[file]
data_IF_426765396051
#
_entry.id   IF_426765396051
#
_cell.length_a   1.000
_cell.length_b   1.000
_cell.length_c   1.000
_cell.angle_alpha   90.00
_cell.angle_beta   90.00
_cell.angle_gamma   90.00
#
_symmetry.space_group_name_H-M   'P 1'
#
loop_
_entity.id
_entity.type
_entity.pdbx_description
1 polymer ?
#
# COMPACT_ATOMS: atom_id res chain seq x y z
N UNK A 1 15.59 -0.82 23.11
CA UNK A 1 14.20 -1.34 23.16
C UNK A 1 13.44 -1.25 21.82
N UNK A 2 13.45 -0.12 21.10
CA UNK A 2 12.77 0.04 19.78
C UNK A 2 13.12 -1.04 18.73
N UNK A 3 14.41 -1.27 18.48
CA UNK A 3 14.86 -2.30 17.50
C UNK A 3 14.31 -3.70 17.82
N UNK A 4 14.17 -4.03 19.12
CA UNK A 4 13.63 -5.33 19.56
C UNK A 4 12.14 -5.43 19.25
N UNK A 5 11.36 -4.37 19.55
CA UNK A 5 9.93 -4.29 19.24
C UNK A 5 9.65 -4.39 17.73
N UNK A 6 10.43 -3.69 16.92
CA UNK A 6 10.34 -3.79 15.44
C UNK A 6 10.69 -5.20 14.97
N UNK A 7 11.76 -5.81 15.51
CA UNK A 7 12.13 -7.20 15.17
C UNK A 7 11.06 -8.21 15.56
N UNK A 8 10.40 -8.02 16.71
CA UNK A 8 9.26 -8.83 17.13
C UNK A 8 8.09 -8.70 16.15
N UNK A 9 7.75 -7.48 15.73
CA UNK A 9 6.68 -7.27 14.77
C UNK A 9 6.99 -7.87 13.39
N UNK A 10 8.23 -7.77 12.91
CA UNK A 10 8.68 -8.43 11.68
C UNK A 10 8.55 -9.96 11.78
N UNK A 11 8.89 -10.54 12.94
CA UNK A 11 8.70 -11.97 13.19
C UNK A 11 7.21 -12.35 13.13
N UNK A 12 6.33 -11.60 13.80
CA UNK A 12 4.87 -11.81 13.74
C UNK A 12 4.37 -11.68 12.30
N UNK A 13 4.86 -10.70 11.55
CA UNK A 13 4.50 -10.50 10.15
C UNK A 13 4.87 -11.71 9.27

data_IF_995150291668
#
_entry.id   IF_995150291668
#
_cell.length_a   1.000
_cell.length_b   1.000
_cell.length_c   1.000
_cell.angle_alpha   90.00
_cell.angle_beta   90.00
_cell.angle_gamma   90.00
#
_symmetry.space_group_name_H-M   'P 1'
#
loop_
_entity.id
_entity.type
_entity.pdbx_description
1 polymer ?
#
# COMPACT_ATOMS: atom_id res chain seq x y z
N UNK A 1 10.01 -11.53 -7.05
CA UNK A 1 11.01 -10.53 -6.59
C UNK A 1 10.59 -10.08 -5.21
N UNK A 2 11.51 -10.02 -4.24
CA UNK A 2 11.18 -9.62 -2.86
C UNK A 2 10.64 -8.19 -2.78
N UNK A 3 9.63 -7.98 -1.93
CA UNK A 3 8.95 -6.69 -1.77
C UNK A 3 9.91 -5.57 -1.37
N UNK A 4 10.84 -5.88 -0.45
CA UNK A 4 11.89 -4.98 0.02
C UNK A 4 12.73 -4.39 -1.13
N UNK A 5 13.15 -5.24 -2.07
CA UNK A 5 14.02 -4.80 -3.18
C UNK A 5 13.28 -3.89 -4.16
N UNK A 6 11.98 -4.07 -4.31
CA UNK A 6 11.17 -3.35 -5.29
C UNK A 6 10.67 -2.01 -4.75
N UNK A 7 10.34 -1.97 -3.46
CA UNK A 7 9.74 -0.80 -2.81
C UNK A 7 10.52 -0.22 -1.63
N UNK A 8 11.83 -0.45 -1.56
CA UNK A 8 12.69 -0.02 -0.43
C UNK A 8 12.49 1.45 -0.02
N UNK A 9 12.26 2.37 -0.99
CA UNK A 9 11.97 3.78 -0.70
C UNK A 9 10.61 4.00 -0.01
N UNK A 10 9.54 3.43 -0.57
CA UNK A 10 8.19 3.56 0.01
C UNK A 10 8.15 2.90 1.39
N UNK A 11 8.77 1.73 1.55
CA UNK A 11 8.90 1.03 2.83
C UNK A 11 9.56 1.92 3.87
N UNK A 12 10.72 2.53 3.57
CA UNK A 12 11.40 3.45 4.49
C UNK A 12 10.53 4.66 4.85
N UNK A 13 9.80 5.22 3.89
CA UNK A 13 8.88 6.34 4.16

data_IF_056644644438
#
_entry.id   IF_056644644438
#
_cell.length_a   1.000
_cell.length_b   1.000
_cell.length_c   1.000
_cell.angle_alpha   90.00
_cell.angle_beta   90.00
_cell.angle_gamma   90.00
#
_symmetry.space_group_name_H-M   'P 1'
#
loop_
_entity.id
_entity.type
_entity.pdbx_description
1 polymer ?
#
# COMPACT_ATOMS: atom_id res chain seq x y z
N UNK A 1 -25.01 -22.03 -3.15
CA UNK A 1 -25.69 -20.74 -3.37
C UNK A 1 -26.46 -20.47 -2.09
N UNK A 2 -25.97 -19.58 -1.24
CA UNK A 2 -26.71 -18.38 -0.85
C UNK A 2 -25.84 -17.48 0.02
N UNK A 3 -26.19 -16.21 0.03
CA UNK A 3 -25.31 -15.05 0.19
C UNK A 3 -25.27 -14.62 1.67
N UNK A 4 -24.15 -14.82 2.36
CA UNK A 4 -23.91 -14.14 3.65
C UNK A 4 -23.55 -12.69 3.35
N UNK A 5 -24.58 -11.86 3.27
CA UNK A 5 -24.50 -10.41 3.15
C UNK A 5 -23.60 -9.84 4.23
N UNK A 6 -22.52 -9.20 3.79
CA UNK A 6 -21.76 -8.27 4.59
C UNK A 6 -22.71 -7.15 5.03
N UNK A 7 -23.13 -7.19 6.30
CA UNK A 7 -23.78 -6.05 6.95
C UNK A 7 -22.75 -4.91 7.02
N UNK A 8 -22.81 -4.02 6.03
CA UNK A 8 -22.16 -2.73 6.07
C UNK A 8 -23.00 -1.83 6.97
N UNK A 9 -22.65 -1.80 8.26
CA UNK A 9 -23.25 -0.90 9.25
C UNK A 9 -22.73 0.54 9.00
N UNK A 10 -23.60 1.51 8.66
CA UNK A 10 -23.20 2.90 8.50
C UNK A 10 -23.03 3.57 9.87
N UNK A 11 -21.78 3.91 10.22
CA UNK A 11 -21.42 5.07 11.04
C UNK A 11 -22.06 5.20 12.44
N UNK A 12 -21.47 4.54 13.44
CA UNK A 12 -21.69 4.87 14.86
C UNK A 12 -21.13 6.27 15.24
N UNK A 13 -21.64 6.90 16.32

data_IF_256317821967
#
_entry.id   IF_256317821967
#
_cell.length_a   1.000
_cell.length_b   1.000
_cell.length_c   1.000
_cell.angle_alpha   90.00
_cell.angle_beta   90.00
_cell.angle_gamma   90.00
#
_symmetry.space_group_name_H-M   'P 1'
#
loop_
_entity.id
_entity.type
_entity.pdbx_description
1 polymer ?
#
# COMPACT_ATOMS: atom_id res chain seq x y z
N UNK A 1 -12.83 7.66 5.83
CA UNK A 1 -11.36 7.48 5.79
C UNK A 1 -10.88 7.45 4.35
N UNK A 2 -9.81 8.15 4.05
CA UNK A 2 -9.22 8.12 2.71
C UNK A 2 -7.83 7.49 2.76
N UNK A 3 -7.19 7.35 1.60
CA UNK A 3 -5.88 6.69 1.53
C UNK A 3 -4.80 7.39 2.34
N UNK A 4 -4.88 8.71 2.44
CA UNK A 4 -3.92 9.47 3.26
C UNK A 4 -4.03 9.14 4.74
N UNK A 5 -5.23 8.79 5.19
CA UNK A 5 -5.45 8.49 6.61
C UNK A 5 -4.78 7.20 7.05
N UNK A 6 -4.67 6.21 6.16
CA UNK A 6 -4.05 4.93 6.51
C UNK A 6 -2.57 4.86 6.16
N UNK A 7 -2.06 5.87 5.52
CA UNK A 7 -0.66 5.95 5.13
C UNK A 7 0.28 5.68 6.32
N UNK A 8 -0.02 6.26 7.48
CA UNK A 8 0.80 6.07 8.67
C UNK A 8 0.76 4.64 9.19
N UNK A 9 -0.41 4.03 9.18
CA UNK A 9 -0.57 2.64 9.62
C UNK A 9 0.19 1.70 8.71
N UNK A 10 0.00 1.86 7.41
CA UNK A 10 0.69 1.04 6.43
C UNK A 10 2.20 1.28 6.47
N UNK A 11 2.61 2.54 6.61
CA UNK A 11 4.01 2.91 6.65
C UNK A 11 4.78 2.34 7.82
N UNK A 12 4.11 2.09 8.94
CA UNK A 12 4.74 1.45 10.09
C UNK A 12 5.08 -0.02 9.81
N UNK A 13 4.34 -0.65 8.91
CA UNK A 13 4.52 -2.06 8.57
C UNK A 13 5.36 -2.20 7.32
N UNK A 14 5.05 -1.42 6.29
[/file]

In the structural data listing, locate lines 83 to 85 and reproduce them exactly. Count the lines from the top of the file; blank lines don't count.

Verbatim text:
N UNK A 2 11.51 -10.02 -4.24
CA UNK A 2 11.18 -9.62 -2.86
C UNK A 2 10.64 -8.19 -2.78